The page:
Next time you start getting sad about the ending of another summer season, snag a bottle of one of these delicious wines and fire up the grill for dinner. Kick back and relax - kids are finally back in school!

Cheers! Tatjana

Want more ideas on what to drink? Follow mezawineshop on IG for posts on whats new on the shelves and what our staff is drinking!

So Many Wines.....How Do We Chose?

Customers are always amazed when I tell them that all of the wines on the shelves at Meza are hand-picked by shop owner/wine buyer, Tatjana Brown.  How is she able to do that?? Sounds like a fun but daunting task.  One way she is able to do it is by attending portfolio shows put on by our distributors and that is just what she did today. (Staff members are pretty lucky because we get to go along and taste and learn as well!)

Most of the Meza family attended the Vanguard Wines 2016 Annual Portfolio Tasting where there were 82 tables of wines to taste.  Most tables had a minimum of 2-3 wines and some had as many as 10 wines.  Yep, that is a lot of wine! So how do we choose wines that we want to bring in and share with our customers?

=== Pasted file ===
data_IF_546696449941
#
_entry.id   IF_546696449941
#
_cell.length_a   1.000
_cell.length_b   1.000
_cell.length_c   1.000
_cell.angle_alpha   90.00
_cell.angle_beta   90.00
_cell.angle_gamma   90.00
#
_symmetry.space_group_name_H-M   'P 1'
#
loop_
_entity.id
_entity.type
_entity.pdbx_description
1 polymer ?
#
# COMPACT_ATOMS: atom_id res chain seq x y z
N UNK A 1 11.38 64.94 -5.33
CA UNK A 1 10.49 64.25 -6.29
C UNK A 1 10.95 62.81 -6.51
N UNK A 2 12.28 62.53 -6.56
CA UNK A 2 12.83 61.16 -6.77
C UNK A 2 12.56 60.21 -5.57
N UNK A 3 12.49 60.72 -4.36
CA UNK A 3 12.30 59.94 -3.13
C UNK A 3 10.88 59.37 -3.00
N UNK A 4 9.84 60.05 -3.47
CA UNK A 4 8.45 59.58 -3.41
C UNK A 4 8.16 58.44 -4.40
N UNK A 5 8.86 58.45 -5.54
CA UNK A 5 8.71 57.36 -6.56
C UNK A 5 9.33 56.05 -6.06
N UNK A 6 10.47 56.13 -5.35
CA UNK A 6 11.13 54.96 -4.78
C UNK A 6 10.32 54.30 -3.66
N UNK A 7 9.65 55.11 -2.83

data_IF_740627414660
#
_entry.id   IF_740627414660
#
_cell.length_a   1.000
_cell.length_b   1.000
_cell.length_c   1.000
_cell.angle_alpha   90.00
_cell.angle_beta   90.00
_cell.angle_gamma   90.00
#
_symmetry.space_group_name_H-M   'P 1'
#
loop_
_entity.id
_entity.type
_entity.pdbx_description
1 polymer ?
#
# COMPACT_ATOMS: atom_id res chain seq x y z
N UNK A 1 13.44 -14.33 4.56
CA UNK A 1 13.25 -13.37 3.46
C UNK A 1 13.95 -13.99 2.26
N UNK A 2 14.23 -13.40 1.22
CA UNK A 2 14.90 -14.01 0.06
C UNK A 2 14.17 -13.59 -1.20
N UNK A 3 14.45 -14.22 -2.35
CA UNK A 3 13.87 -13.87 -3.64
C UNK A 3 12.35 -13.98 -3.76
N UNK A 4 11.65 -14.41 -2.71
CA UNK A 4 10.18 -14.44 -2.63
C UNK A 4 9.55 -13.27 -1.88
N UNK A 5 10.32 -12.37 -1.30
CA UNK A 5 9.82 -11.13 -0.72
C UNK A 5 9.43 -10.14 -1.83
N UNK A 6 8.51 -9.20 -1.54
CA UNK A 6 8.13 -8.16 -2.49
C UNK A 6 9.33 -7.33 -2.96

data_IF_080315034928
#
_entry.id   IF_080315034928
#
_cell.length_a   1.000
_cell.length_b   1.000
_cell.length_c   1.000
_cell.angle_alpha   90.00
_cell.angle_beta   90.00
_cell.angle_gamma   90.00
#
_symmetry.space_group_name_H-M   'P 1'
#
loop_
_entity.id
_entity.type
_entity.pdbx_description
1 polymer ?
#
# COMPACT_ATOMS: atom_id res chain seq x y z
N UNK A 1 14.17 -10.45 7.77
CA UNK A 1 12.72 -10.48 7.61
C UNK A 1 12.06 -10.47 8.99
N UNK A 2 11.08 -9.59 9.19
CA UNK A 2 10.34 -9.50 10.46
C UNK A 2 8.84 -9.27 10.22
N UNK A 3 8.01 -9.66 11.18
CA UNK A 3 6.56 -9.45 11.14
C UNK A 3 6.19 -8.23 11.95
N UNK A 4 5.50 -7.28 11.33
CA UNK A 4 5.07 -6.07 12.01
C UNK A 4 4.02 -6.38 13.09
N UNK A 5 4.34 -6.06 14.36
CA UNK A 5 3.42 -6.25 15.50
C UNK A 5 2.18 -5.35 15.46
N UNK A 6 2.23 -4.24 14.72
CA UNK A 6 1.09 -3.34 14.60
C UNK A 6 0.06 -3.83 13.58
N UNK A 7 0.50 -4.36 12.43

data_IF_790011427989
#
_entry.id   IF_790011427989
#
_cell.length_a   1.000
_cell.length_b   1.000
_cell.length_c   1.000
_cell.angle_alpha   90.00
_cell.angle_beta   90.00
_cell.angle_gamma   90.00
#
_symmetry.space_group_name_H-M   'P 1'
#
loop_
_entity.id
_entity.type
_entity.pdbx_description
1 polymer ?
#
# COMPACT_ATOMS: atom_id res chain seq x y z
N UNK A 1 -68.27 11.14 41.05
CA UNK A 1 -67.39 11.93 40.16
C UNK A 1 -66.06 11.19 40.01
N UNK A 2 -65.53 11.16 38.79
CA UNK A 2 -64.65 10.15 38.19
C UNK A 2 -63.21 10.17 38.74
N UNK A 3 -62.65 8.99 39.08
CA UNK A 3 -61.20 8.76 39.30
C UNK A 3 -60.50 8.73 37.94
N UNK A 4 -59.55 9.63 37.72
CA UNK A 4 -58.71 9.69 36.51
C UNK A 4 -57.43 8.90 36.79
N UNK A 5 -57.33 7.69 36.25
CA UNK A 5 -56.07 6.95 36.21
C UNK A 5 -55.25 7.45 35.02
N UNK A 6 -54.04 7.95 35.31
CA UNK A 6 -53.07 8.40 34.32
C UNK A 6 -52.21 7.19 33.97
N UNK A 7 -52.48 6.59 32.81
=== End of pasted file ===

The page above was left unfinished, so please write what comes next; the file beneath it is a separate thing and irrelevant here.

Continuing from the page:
Upon arrival we get a book with all of the wines listed by table.  There is a description of the winery and all of the wines listed including prices.  We typically try to taste new wines, ones that we don’t currently have on the shelf.  If there are employees attending who haven’t tasted a certain wine that we do carry and then Tatjana encourages us to taste those wines so we are better able to describe and recommend them to you!  We all take notes and compare them after the show with the wines that rise to the top making it onto the shelves.  It is a great way to also find special wines for wine club, holiday tastings and other special occasions.

We tasted wines from all over the world including Spain, France, Italy, Argentina, California and Oregon.  Do you want to do your own version of a portfolio tasting?  Join one of Meza's four monthly wine club tiers.